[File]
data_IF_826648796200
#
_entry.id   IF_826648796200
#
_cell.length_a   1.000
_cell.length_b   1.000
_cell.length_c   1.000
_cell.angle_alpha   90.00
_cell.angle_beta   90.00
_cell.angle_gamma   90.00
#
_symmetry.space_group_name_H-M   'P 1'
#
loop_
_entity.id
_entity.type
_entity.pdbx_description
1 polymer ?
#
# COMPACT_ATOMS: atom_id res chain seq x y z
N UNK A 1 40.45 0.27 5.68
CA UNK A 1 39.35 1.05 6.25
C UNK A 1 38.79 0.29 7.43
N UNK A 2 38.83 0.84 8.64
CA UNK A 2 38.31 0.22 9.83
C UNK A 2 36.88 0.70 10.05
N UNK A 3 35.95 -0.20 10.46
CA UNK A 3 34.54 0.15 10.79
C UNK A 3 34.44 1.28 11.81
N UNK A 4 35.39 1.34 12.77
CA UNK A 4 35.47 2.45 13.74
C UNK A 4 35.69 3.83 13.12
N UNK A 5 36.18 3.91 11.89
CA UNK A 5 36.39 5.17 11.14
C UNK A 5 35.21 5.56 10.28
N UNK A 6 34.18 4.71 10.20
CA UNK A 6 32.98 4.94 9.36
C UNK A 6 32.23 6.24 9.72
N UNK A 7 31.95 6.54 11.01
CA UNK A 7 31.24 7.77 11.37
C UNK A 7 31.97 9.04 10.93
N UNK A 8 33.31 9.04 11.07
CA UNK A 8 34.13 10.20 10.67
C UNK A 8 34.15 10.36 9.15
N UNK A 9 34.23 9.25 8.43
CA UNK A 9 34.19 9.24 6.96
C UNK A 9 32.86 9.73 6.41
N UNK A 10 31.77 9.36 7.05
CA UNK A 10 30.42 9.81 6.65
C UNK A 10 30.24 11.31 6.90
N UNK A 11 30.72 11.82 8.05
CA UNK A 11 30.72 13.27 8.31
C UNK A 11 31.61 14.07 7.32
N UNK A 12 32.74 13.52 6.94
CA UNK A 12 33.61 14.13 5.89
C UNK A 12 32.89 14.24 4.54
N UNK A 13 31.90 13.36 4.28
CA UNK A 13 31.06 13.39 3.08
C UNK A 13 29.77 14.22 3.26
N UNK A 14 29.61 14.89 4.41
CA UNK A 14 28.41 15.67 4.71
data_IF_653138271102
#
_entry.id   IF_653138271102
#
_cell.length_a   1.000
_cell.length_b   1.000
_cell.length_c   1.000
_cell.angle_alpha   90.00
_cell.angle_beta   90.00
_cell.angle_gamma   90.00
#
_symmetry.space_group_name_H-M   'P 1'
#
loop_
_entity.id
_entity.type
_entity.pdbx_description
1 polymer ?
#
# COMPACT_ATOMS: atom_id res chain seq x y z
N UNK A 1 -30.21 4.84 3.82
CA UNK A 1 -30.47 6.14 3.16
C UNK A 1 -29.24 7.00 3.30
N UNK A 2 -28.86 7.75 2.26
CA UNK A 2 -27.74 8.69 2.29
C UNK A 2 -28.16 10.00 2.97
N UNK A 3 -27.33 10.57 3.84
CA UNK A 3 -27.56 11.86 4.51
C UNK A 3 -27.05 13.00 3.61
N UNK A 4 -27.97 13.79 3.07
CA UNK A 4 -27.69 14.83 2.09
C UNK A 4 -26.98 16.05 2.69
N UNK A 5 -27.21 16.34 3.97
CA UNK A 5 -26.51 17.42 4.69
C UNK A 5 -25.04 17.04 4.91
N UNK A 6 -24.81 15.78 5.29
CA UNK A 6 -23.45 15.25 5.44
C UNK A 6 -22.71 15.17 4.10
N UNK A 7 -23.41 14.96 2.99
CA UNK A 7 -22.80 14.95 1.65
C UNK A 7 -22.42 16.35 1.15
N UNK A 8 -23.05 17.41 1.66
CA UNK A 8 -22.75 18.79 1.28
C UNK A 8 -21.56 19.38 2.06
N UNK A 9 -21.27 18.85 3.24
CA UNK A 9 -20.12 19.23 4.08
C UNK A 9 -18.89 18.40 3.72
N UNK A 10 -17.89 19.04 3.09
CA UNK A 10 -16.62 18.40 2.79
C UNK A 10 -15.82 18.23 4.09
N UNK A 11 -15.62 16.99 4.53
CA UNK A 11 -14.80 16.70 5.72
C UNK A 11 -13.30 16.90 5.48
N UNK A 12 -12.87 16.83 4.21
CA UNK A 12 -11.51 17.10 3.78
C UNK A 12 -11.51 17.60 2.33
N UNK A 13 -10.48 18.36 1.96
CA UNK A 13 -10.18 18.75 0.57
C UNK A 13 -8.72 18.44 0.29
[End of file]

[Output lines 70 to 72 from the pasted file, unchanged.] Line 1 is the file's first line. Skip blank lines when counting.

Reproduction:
_cell.angle_beta   90.00
_cell.angle_gamma   90.00
#